• Develop policies and incentives that benefit Vermont’s most vulnerable populations. The Vermont Solar Market Pathways report found huge potential benefits for low-income households from community solar projects with interestrate buydowns or on-bill financing to reduce barriers to participation xv.

Institutional changes that allow more equitable distribution of costs and benefits of renewable energy will help open the bottleneck preventing us from producing the renewable energy we need. That will help fill the 600 to 1,300 MW gap in our projected renewable-energy generation capacity.

Rick Wackernagel is a member of the Energy Committee of the Sierra Club Vermont Chapter.

Laura Mistretta is a member of Rights and Democracy Vermont, co-leading its Jobs, Justice, Climate campaign.

Please address questions and comments to both Laura and Rick at:

rick.wackernagel@gmail.com

limistretta@gmail.com

Sources

Live links to sources are available in a version of this proposal at www.greenenergytimes.org.

i U.S. Energy Information Administration. 2017. State Energy Data System (SEDS): 2016 updates by energy source.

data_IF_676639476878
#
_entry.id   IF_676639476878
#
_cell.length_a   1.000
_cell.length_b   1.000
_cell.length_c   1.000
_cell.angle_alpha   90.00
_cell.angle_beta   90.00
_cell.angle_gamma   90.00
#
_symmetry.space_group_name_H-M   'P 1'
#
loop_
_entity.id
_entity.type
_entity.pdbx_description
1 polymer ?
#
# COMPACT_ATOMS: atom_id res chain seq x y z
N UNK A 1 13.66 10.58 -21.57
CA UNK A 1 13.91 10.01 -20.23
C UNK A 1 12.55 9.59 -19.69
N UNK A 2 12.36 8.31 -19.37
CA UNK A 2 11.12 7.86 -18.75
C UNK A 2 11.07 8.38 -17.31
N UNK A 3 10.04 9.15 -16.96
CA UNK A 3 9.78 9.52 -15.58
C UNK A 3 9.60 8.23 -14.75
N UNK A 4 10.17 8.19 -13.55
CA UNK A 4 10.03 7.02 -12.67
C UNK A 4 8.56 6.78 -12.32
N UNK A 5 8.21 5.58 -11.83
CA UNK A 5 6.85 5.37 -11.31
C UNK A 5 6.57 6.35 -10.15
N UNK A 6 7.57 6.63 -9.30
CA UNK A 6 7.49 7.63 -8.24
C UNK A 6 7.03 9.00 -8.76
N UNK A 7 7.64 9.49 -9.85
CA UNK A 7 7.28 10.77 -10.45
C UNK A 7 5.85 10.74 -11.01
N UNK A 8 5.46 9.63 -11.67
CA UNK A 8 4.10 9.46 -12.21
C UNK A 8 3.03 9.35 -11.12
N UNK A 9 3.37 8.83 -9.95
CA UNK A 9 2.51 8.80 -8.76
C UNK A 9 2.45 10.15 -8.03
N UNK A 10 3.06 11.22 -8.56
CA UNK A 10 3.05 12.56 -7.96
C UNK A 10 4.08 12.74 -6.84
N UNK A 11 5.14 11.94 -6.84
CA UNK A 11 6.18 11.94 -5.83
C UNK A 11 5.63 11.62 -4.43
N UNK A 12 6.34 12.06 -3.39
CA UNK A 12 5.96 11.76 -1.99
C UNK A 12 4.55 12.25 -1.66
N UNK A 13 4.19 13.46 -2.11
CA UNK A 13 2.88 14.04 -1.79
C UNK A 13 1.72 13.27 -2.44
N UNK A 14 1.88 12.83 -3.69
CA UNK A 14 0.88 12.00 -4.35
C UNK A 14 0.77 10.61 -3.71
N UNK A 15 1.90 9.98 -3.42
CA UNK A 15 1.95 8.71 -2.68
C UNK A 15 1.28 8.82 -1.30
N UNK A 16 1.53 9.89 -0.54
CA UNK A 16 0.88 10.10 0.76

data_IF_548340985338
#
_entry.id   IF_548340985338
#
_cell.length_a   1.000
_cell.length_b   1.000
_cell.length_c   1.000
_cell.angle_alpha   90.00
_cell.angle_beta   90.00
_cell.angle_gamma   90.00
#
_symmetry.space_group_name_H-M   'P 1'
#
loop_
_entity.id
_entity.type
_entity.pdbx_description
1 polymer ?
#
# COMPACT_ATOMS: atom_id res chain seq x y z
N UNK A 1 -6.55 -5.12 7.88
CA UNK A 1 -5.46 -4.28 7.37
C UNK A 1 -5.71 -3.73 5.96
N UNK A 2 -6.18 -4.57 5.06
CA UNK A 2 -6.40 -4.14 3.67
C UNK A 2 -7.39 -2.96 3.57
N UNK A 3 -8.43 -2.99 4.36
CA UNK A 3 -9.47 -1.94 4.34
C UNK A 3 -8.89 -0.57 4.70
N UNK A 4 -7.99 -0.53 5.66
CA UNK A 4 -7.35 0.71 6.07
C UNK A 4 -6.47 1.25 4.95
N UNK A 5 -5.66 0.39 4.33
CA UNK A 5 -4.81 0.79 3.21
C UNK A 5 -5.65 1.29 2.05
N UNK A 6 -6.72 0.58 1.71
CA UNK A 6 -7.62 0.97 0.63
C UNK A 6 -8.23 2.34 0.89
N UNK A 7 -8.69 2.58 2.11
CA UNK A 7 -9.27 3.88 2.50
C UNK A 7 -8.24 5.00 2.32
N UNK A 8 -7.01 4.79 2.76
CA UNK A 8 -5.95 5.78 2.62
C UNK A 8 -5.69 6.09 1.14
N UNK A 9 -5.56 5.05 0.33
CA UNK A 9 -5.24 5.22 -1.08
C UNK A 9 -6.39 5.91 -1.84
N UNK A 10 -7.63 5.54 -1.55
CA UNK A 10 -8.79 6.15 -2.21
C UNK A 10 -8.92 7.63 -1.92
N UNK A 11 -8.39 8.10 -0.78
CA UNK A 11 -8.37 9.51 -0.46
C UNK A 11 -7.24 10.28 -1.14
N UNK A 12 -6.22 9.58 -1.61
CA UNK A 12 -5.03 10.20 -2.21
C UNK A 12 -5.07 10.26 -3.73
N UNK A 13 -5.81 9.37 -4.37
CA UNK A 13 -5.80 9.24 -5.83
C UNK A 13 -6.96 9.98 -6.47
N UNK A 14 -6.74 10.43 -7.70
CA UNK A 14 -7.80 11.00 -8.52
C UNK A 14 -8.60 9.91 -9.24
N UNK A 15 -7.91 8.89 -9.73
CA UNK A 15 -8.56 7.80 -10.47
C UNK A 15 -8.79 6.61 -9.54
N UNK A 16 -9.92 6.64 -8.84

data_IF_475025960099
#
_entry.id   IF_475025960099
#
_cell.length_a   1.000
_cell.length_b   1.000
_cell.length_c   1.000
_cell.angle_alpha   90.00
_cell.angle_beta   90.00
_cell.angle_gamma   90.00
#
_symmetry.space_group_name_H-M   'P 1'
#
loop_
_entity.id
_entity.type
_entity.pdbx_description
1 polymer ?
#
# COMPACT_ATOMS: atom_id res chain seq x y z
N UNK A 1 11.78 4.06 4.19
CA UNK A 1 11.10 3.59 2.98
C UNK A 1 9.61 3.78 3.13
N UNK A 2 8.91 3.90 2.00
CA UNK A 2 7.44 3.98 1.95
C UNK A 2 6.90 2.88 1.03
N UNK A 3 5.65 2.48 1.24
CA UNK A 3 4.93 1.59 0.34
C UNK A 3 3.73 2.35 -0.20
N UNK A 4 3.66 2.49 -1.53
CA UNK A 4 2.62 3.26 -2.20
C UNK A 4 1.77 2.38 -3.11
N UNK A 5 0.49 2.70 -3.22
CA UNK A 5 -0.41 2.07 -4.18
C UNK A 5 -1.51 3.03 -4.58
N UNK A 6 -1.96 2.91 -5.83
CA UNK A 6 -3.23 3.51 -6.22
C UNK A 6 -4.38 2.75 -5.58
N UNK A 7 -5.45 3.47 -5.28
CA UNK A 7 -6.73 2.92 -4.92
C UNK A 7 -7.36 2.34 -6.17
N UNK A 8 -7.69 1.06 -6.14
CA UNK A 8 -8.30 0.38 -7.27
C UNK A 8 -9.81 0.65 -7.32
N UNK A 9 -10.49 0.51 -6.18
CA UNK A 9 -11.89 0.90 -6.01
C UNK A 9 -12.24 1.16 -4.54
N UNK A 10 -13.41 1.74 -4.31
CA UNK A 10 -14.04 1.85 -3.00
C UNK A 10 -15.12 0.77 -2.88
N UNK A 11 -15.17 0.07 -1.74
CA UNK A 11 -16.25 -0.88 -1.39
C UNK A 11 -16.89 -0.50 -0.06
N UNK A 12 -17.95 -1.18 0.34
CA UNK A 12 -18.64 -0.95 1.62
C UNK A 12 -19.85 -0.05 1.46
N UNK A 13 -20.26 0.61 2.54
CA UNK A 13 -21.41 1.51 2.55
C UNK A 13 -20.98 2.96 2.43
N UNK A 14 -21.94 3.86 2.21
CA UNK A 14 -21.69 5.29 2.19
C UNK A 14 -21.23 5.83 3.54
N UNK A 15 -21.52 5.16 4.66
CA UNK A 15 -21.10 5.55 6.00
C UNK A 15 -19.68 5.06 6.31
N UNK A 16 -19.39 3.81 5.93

https://www.eia.gov/state/seds/sep_update/use_all_phy_update.csv

ii Vt Department of Public Service. 2016. 2016 Vermont Comprehensive Energy Plan.

https://outside.vermont.gov/sov/webservices/Shared%20Documents/2016CEP_Final.pdf

iii Wackernagel, Rick. 2017. Impact of electrification on tax revenues, Excel worksheet based on energy use data from State Energy Data System at U.S. Energy Information Administration.

Data at https://www.eia.gov/state/seds/seds-data-fuel.php?sid=US#DataFiles

iv Vermont Public Service Department. 2014. Total energy study: Final report on a total energy approach to meeting the state’s greenhouse gas and renewable energy goals.

http://publicservice.vermont.gov/publications-resources/publications/total_energy_study